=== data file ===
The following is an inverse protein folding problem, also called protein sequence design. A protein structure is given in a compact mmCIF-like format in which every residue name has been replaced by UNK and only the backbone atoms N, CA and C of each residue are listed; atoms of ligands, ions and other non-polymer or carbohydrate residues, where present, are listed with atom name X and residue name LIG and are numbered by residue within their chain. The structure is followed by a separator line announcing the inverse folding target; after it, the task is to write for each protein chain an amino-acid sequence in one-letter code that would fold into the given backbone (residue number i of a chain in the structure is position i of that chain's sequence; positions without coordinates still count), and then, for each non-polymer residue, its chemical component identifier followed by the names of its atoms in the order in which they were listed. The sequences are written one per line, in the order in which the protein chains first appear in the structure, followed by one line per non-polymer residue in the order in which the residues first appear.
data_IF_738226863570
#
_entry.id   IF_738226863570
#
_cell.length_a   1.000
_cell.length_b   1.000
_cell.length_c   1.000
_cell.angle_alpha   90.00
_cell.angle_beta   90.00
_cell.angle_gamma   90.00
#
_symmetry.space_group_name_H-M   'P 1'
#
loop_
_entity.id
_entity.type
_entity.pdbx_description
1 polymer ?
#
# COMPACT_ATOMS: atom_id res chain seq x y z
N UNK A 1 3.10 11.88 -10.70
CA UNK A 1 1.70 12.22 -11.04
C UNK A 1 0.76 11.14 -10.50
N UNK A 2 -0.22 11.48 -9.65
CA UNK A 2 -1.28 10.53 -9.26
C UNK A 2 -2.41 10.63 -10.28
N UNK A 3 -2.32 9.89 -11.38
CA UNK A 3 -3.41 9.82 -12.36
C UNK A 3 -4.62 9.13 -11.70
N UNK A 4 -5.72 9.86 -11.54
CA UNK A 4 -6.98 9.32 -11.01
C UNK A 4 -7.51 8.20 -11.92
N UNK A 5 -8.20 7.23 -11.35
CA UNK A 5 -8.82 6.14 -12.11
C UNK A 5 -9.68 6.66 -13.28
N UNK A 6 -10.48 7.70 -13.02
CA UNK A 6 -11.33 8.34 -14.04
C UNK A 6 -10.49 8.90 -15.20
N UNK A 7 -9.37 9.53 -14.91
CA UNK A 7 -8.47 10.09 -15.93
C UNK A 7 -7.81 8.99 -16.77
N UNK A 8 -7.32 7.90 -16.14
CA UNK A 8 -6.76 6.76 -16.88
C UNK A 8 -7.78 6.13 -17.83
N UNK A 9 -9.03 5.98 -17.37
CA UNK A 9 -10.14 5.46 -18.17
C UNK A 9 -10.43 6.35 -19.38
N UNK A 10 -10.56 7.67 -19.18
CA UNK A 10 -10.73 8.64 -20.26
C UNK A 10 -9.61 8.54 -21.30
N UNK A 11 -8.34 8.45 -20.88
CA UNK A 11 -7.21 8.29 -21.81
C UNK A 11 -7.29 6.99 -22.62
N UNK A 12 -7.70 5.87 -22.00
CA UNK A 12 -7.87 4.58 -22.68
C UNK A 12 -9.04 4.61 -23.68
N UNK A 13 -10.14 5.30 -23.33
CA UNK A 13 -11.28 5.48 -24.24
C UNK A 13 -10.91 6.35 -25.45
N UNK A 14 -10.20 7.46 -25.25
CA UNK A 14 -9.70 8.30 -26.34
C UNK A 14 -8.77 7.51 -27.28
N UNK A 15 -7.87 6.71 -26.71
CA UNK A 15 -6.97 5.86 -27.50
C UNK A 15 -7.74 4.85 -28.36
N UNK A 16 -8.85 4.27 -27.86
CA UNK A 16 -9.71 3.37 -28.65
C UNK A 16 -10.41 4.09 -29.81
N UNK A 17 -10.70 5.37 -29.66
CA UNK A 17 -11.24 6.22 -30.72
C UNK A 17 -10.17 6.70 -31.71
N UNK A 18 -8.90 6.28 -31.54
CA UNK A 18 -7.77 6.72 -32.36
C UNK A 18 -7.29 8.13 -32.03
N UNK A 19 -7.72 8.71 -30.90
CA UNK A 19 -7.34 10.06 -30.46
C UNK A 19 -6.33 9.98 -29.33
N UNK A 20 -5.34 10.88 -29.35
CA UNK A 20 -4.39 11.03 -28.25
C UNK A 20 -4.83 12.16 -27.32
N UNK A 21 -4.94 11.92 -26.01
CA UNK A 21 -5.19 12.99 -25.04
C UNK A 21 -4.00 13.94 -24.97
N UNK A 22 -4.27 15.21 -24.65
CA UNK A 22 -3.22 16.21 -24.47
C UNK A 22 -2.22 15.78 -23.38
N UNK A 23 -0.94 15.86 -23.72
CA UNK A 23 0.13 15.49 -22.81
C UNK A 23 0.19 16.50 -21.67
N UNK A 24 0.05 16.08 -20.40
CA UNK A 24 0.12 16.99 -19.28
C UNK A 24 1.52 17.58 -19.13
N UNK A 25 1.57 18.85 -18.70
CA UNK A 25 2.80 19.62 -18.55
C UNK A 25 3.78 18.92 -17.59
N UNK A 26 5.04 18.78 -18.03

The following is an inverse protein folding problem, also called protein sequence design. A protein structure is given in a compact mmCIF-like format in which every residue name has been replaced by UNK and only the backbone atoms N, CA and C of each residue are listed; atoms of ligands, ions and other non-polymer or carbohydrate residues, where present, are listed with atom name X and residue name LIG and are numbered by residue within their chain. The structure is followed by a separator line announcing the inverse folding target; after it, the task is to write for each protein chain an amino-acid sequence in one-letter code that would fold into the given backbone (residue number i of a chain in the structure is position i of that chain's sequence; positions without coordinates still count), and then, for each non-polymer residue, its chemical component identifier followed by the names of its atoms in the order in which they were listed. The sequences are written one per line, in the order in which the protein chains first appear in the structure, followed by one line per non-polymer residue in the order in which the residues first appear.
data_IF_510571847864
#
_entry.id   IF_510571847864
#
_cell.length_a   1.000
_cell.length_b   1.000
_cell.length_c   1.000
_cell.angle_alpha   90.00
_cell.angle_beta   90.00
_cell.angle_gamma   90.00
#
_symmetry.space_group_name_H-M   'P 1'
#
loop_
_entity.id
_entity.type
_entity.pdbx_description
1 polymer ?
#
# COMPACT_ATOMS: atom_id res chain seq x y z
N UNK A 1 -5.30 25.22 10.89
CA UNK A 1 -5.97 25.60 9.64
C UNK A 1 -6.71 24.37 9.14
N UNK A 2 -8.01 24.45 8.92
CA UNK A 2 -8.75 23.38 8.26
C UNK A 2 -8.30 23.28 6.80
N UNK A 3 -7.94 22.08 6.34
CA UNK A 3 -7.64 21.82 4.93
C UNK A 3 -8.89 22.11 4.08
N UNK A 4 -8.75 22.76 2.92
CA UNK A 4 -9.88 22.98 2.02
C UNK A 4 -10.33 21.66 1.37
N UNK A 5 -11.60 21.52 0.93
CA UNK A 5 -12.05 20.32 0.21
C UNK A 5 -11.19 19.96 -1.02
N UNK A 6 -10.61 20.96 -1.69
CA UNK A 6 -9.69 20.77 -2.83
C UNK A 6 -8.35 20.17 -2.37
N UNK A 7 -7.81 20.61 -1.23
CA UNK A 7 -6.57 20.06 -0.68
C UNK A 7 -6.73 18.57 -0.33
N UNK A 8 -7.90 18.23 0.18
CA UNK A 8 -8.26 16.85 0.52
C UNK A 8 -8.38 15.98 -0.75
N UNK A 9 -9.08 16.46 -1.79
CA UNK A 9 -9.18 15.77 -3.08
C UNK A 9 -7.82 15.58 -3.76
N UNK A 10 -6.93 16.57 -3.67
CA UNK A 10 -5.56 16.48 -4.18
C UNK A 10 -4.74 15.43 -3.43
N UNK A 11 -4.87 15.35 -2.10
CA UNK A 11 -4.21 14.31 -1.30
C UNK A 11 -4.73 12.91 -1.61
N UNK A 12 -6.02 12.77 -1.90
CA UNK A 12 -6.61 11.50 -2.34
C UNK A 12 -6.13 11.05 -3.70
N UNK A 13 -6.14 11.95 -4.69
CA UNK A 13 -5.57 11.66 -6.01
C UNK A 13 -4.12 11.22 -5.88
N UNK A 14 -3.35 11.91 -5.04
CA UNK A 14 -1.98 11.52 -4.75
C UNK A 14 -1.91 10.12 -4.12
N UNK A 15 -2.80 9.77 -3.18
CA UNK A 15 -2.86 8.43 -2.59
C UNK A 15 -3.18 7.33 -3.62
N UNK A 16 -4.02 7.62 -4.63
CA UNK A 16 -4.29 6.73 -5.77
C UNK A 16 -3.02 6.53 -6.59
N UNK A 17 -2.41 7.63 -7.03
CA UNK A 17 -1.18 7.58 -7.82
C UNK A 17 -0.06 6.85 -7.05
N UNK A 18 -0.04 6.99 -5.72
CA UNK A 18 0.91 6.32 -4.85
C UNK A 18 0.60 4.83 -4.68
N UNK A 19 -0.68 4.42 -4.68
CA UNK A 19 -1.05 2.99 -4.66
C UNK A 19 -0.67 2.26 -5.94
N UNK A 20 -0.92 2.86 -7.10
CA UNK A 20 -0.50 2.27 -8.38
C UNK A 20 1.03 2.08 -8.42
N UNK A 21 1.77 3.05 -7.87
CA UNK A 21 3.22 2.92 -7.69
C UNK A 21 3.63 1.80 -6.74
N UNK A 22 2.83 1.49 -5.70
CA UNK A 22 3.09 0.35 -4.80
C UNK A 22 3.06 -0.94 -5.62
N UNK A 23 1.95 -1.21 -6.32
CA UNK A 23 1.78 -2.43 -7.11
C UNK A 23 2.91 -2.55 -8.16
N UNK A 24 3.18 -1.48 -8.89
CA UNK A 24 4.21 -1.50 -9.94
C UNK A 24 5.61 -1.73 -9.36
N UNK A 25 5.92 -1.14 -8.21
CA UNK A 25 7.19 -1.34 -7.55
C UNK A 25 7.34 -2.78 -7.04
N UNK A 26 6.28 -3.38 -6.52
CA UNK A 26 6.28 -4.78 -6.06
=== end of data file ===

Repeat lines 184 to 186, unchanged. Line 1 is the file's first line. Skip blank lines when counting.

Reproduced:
C UNK A 22 3.06 -0.94 -5.62
N UNK A 23 1.95 -1.21 -6.32
CA UNK A 23 1.78 -2.43 -7.11